wfinke9645   “Galaxy Astrea’s 1/arm, 2-box milking system made the most sense,” he said, seeing in Holland how well the Milking and Feeding Robots complement each other. “The adapting of the cows has been seamless. Surprisingly, they were not the least bit scared of the Triomatic feeder on that first night. They took right to it,” says Craig, describing the Triomatic T30 as “an extremely accurate and consistent, flexible, fully programmable twin screw mixer on a track that feeds the milk cows 7x/day, dry cows and bred heifers 4x/day and the calving pen once a day.”

The T30 mixes and delivers TMR after gathering from 4 bunkers containing corn silage, straw, alfalfa hay, corn gluten and either of 2 stainless steel mineral bins (one for milk cows and one for dry cows/bred heifers) and a bulk bin outside for the base grain ration and a programmable water station to adjust TMR dry matters.

When it comes to the milking, Craig says the Astrea 20.20 is cow- and user-friendly. wfinke9675 He notes its reliability and lower maintenance costs: “We maintain 1 robot arm, 1 camera, 1 laser, and we are spreading the lower cost milking twice as many cows with 2 boxes.”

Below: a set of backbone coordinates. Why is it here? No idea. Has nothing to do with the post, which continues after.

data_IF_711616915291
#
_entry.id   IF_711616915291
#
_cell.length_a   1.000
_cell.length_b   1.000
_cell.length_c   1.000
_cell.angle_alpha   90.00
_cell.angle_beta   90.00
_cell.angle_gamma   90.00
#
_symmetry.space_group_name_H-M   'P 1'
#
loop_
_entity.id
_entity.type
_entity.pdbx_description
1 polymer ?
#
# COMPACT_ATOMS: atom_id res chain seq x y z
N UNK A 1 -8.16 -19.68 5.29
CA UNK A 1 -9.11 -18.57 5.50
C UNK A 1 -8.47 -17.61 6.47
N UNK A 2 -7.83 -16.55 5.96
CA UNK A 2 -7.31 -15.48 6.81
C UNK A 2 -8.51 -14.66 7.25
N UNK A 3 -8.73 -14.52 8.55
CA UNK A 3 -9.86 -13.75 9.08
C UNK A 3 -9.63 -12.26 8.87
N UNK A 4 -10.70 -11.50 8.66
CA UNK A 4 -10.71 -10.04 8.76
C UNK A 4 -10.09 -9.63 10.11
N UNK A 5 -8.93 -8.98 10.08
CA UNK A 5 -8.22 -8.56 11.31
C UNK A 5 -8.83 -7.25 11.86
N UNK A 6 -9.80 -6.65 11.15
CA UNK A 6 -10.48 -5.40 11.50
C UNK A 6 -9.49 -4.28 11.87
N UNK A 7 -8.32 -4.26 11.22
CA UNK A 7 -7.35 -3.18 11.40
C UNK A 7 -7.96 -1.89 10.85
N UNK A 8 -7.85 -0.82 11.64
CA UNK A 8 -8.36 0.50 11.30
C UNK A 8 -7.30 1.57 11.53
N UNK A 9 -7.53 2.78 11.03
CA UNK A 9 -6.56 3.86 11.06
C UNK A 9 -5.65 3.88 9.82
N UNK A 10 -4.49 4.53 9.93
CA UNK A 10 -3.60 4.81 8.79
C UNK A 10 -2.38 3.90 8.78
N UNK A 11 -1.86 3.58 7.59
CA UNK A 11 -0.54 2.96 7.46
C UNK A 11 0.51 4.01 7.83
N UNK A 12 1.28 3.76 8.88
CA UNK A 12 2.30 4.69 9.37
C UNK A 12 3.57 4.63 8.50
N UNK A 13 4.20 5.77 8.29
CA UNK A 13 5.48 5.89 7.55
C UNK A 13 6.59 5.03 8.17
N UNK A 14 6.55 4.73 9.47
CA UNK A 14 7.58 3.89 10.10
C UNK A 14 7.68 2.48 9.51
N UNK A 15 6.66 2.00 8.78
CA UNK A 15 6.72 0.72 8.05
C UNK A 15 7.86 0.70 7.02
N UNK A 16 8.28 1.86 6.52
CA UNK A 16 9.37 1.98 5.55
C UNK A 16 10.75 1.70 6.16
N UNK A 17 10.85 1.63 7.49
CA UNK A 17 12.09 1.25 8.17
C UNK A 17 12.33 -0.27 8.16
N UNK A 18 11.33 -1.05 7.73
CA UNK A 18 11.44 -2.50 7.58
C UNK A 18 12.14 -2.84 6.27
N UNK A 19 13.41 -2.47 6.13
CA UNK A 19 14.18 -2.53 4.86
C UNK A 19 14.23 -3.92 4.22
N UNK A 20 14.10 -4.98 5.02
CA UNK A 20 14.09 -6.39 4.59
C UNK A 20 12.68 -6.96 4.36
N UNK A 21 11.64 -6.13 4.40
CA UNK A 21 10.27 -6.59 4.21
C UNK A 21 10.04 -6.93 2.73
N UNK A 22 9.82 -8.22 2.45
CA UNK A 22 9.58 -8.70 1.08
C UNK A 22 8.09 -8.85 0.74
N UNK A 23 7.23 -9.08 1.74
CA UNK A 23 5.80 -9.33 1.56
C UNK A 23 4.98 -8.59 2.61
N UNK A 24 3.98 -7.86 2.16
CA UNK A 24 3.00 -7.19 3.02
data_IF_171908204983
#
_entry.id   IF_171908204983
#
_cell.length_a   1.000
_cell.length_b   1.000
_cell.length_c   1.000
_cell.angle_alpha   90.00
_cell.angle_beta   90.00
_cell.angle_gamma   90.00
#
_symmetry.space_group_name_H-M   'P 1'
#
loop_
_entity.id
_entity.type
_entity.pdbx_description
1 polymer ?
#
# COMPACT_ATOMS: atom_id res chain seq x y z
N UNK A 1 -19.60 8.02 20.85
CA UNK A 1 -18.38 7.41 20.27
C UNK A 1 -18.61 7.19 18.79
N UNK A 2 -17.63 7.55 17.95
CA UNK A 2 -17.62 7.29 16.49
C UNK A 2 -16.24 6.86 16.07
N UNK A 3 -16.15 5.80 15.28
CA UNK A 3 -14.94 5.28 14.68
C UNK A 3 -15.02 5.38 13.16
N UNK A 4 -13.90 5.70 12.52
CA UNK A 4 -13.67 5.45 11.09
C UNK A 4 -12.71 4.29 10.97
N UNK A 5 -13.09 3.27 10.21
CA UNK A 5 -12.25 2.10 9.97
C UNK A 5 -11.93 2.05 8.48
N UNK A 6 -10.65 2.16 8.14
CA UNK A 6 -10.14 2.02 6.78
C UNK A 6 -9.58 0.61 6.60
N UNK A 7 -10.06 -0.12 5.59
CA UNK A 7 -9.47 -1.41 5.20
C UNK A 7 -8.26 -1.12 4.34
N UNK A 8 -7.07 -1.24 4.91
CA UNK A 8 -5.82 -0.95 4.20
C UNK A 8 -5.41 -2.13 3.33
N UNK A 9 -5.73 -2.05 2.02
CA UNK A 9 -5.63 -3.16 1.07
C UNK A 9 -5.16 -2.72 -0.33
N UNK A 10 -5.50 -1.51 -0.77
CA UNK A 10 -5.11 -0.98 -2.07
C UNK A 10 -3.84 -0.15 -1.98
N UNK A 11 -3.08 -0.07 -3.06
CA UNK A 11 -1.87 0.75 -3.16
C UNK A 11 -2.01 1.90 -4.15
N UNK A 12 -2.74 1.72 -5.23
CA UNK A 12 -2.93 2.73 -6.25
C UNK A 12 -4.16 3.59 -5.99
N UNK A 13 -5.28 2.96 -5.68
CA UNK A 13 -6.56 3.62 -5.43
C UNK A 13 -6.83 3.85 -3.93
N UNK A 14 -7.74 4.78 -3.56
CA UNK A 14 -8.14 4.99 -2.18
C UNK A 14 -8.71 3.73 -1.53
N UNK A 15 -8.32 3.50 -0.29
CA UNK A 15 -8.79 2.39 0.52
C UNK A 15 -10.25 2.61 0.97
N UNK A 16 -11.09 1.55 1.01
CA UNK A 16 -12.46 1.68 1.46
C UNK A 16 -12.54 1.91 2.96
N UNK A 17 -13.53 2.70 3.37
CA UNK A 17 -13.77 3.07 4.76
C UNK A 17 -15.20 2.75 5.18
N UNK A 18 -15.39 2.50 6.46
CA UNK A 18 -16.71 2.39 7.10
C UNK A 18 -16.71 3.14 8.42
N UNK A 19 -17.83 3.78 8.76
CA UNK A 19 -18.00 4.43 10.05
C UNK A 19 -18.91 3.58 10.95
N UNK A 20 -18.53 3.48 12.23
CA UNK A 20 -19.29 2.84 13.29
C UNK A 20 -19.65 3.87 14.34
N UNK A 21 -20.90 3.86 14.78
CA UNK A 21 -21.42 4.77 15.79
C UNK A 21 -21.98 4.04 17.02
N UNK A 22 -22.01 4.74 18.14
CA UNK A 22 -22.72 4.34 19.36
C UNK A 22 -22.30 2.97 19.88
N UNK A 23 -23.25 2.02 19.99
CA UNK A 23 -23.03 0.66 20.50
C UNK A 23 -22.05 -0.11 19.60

Focused on comfort, Craig likes the air quality and openness of the Clear Span building and the comfort of the sand-bedded GreenStalls. “It’s amazing how relaxed the cows are,” he says. “They are so much calmer with the flush system because it doesn’t interrupt them doing their thing.”

As for the robots, Craig says he “absolutely loves both systems: The most important difference today is the ability to be more proactive rather than reactive. There is a plethora of information to be gleaned from Galaxy’s Saturnus software. It can tell me a potential problem exists with a cow before I am able to see it,” he says.

“With Galaxy Astrea 20.20 AMS, consistency of the milking routine is much improved. Triomatic T30 Automatic Feeding has enhanced my ability to deliver a consistent ration to the cows day after day. And the PLC-based system that operates the rest of the building’s functions (lights, fans, curtains, flush, garage doors, etc.) and the camera system allows me to respond to changing weather, low feed levels in bunkers and other situations with a click of the mouse or smartphone without having to be present on the farm,” Craig explains. “This has allowed me to be more flexible with my time.”